Now take that same $1 million dollars, and give $100K to ten 10%'ers. What do you think will happen to that money? I'll wager it goes right into investment accounts where it it will sit benefiting no one but the recipient. No trickle down there.

        But of course the bubble up theory eventually benefits the very top. Those who own the clothing and furniture and other production companies. If those wealthy bubble toppers were to take this bubbled up cash and recycle it down to the bottom of the pile it would again bubble up in an every increasing economic boom. Does the FED understand this? Not on your life.

        • Jeff says:

          "Trickle down may have worked, somewhat, when the playing field was much more level. But with the field tilted so far down to the left (the poor) from the upper right (the rich) the meager trickle runs out before it gets more than a few degrees into its descent."

          I mostly agree with statements like this, but I would point out that while policy might be for low interest rates in the "what's happening today" sense, the only possible outcome of money collecting in fewer and fewer hands is low interest rates as the long term trend. Return on investment ultimately comes from consumers whereas investment dollars ultimately come from savers, so when savers have all the money the ratio of investment return dollars to investment dollars by definition goes down. Interest rates are just one form of this ratio.

          Trickle down has an effect because people are able to spend out of their houses as house prices rise (and similar effects). However trickle down has become more and more necessary as the ratio of wages to corporate revenues is near a low point, creating a massive imbalance. Either we fix the wages to revenues imbalance or the debt that is mitigating the imbalance eventually fixes the problem by indiscriminately reducing revenues (causing a vicious deflation cycle). Of course fixing the problem requires that people understand the difference between what FDR did and what Calvin Coolidge did.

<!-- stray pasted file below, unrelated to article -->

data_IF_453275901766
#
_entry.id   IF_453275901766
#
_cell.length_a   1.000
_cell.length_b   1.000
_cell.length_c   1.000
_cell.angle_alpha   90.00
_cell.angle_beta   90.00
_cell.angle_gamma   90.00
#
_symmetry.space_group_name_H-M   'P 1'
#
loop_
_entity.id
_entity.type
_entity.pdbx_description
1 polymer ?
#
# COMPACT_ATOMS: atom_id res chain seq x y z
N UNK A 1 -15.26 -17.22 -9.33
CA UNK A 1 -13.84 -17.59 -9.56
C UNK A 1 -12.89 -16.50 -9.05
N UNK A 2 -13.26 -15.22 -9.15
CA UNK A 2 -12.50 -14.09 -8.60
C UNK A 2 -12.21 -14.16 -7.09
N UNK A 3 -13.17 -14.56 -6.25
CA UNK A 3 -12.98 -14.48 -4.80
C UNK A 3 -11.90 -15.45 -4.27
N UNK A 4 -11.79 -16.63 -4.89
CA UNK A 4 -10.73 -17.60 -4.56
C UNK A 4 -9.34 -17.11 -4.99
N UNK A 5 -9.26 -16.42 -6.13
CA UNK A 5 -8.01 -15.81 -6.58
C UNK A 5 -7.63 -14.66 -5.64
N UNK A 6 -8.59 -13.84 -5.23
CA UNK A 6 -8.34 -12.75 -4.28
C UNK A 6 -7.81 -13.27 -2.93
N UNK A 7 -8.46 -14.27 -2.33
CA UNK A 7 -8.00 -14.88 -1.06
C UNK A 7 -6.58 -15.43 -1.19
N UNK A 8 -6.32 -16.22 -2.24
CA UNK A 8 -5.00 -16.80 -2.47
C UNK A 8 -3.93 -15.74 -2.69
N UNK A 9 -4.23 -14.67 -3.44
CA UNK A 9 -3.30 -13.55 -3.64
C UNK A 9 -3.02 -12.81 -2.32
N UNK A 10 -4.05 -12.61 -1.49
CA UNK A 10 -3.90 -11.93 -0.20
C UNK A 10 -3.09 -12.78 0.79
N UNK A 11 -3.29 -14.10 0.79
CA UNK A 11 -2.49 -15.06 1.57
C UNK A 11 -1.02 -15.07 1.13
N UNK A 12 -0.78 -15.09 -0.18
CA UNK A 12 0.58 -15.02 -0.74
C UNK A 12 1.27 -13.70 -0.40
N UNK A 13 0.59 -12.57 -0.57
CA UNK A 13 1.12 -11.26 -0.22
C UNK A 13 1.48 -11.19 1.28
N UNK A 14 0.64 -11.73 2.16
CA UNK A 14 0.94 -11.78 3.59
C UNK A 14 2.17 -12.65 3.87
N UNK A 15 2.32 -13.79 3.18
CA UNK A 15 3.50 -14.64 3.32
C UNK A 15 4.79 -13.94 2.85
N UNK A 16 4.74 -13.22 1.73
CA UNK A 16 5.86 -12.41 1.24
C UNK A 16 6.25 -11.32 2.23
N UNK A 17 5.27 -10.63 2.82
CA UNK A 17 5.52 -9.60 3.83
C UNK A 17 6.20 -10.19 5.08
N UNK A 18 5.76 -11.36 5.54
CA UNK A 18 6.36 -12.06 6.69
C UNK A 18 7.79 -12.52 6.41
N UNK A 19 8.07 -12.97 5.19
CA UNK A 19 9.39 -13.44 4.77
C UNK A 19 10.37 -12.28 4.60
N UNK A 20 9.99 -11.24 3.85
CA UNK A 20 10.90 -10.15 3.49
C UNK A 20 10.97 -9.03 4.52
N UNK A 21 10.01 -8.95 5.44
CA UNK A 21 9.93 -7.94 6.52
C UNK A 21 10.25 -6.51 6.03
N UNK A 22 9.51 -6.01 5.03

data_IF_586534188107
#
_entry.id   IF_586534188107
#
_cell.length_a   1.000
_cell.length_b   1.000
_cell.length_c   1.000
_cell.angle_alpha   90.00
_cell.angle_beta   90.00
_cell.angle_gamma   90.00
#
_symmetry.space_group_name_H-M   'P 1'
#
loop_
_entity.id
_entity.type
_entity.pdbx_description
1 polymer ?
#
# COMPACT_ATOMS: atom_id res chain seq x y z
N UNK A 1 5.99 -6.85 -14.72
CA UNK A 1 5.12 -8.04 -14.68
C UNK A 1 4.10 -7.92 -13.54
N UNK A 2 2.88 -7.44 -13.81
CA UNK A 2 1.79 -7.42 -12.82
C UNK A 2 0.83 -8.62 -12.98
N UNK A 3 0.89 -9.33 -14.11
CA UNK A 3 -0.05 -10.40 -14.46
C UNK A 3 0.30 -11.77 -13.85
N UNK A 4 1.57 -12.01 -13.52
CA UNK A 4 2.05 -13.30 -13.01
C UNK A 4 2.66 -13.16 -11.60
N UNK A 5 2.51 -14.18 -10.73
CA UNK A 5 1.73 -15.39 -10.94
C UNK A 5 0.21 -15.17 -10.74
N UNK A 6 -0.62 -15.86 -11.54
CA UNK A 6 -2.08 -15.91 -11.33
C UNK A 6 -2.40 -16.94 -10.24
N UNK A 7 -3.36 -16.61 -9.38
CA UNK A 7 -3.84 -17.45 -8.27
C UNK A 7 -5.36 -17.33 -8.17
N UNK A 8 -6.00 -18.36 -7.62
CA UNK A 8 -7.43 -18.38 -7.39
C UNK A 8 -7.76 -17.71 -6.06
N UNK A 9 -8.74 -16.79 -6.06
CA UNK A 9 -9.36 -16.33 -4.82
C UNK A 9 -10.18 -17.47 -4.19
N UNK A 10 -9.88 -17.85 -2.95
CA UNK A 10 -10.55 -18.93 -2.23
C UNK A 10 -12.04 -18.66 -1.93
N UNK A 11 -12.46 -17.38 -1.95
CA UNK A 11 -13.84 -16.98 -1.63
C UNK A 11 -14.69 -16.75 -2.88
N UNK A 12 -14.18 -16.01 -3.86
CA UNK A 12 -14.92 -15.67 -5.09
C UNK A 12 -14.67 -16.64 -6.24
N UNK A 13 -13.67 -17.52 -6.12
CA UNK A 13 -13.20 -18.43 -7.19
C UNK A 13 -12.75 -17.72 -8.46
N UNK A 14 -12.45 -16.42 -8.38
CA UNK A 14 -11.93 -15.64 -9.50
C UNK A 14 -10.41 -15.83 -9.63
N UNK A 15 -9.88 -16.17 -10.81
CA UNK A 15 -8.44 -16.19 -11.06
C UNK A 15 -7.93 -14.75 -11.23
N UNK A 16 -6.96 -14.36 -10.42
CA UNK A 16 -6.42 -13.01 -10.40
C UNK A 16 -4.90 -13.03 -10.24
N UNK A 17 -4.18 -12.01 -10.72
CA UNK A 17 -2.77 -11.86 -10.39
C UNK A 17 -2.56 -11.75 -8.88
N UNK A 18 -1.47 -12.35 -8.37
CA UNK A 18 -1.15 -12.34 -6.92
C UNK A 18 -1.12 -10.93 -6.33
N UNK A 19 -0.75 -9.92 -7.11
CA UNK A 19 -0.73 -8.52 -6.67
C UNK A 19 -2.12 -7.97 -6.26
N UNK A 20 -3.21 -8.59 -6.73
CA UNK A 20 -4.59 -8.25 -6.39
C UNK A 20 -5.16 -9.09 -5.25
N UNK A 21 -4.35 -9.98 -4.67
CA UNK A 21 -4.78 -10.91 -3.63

• Jeff says:

          "Now take that same $1 million dollars, and give $100K to ten 10%'ers. What do you think will happen to that money? I'll wager it goes right into investment accounts where it it will sit benefiting no one but the recipient. No trickle down there."

          We eventually ended up in very similar places through very different means... :)

      • Anonymole says:

        I'm just reminded of information I read in the book "Debt: the first 5000 years" -- Dave Graeber where there were early societies that had yearly debt forgiveness period. If I remember correctly the powers that be in those societies found that if they didn't unclog the monetary pipes with regards to deep debt owed by peasant farmers (mostly) who had suffered repetitive drought and were now beggars having had to surrender their lands to those they owed money, that the system came to a stand still. The one-time consumers were all now beggars and could no longer afford food or clothing. The merchants couldn't sell and the tax collectors couldn't collect.

        So the King would forgive all debts, the land would got back to the farmers and the whole system started running again.

        This seems strangely familiar...

        The passage from that excellent book:

        "The problem was that Nehemiah quickly found himself confronted with a social crisis. All around him, impoverished peasants were unable to pay their taxes; creditors were carrying off the children of the poor. His first response was to issue a classic Babylonian-style “clean slate” edict—having himself been born in Babylon, he was clearly familiar with the general principle. All non-commercial debts were to be forgiven. Maximum interest rates were set. At the same time, though, Nehemiah managed to locate,
        revise, and reissue much older Jewish laws, now preserved in Exodus, Deuteronomy, and Leviticus, which in certain ways went even further, by institutionalizing the principle. The most famous of these is the Law of Jubilee: a law that stipulated that all debts would be automatically cancelled “in the Sabbath year” (that is, after seven years had passed), and that all who languished in bondage owing to such debts would be released."